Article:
Barnes & Noble Review:
A harrowing, action-packed account of the author's series of audacious escapes from the Nazis' Final Solution--"riveting...a fascinating and moving piece of history" (Library Journal).
Young Leo Bretholz survived the Holocaust by escaping from the Nazis (and others) not once, but seven times during his almost seven-year ordeal crisscrossing war-torn Europe. He leaped from trains, outran police, and hid in attics, cellars, anywhere that offered a few more seconds of safety. First he swam the River Sauer at the German-Belgian border. Later he climbed the Alps on feet so battered they froze to his socks--only to be turned back at the Swiss border. He crawled out from under the barbed wire of a French holding camp, and hid in a village in the Pyrenees while gendarmes searched it. And in the dark hours of one November morning, he escaped from a train bound for Auschwitz.
Leap into Darkness is the sweeping memoir of one Jewish boy's survival, and of the family and the world he left behind.
Bretholz was 17 when, in 1938, the Germans took over his native Austria. His mother, more realistic than other relatives, saw disaster and insisted that he escape, which is what he did for the next seven years, traveling not only through Germany and Luxembourg but to Belgium, France and, briefly, Switzerland, to jails and numerous internment camps. Bretholz relied often on his youthful agility and daring to save himself from much worse; he escaped from a train headed for Auschwitz in 1942. He spent the last years of the war working for the French Resistance, emigrating in 1947 to Baltimore, where he ran a bookstore (frequented by coauthor and Baltimore Sun columnist Olesker). Whether telling of running or hiding, every paragraph in his memoir is harrowing. In one wrenching story, he tells of a young female friend who is menaced by a gendarme while he is forced to stay hidden, "crouched on the floor, helpless, emasculated, sickened." Bretholz is also smartly observant of the Austrians ("`First victims,' they will call themselves when the world loses its memory."); opportunistic Swiss; and the French, so many of whom claimed to be Resistance. In the midst of many improbable escapes, there is also a sense of almost exhilarating determination--"I was now a miraculous athlete, a professional escape artist, a young man in perpetual flight. I was indomitable. Also, I was too terrified not to run for my life." For a man who assumed many false identities, the supreme irony came when Bretholz learned his true identity just six years ago--an event that provides a fitting climax to this inspiring and moving book. 40 b&w illustrations. (Nov.)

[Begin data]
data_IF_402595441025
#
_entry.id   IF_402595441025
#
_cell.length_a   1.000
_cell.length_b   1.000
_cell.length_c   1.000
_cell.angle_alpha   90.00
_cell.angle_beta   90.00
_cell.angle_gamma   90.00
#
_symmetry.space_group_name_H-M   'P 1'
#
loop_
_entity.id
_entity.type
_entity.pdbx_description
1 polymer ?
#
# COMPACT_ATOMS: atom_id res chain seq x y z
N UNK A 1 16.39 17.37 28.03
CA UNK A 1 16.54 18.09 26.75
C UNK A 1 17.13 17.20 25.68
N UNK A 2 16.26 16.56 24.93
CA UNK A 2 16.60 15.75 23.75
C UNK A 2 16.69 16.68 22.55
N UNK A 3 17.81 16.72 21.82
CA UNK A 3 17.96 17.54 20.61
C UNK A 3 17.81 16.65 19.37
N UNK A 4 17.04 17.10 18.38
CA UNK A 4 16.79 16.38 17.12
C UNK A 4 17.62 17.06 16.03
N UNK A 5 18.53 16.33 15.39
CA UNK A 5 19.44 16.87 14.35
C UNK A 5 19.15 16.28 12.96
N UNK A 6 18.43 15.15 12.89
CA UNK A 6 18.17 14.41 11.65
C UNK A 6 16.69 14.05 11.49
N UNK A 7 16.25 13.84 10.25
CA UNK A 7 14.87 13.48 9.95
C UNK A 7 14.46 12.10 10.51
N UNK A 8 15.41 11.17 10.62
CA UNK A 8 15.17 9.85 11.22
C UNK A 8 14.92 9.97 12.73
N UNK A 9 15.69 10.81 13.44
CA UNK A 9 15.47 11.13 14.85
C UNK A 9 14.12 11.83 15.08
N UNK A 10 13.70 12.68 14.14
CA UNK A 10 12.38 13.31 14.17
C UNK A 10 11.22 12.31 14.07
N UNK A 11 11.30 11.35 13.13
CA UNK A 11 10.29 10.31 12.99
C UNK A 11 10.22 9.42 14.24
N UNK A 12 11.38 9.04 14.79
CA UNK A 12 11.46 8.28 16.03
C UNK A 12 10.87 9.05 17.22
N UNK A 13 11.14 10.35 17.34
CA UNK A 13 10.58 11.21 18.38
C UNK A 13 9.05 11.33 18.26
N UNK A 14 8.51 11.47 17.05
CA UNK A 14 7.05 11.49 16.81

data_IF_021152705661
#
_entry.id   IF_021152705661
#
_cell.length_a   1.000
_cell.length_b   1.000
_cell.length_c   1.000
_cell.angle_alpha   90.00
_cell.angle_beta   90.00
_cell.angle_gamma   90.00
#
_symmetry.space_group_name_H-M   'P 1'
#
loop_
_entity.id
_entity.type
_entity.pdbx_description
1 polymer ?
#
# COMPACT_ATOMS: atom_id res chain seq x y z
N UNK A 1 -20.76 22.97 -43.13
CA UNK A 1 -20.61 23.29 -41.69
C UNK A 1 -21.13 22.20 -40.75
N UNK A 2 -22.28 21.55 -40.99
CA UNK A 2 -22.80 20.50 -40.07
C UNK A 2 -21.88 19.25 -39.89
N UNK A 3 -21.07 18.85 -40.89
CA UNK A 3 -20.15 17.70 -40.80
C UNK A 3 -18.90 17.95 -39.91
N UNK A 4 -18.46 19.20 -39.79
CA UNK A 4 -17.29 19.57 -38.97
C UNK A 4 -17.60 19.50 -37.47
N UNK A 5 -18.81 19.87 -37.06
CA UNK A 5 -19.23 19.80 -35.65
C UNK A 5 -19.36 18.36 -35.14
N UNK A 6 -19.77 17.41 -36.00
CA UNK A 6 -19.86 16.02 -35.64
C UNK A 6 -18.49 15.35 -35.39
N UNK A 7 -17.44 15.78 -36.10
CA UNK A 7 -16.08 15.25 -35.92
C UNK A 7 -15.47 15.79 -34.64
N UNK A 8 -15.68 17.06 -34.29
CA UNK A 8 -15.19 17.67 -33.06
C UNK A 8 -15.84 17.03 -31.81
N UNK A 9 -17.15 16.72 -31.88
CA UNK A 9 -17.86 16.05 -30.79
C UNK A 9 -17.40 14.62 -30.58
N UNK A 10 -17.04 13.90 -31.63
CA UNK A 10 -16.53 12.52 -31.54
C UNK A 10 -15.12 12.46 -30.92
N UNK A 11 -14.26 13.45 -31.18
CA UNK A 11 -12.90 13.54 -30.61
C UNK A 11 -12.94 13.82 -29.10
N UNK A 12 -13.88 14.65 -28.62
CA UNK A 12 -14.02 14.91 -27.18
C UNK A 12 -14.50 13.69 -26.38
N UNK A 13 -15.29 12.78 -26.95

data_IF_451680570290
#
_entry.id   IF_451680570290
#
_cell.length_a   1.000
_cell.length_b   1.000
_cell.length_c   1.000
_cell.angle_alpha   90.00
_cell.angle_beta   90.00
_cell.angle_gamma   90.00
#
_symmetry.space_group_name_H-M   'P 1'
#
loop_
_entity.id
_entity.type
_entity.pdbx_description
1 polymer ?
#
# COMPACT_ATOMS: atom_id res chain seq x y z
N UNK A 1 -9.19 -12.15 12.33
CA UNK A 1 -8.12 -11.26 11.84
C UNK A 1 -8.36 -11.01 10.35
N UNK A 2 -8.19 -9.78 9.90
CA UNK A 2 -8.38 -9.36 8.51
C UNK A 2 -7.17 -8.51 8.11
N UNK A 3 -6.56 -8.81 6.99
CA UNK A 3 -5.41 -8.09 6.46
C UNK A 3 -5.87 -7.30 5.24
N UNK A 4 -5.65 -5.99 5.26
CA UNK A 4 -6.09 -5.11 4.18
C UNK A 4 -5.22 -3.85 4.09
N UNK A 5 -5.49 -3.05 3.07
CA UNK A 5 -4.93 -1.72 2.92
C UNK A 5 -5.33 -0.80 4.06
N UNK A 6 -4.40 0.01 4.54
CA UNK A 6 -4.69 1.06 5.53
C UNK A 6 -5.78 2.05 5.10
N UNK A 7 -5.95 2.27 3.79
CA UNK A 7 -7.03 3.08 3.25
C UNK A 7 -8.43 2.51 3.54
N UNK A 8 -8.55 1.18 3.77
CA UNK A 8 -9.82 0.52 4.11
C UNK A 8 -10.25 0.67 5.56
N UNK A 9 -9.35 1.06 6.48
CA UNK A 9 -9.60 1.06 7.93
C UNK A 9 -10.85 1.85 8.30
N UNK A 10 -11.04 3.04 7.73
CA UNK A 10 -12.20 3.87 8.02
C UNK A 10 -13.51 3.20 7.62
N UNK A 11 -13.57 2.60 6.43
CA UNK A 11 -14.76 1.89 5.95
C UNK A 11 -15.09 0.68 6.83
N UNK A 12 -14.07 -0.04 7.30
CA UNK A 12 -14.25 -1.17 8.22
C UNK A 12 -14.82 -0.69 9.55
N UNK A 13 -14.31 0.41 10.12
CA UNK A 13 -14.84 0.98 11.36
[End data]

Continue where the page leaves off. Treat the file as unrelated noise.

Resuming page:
Leo Bretholz arrived in the United States in 1947 and settled in Baltimore, where he worked in the textile business and then as a bookseller for many years. He continues to lecture extensively about his Holocaust memories. Michael Olesker is a columnist for the Baltimore Sun and a commentator on Baltimore's CBS affiliate, WJZ-TV.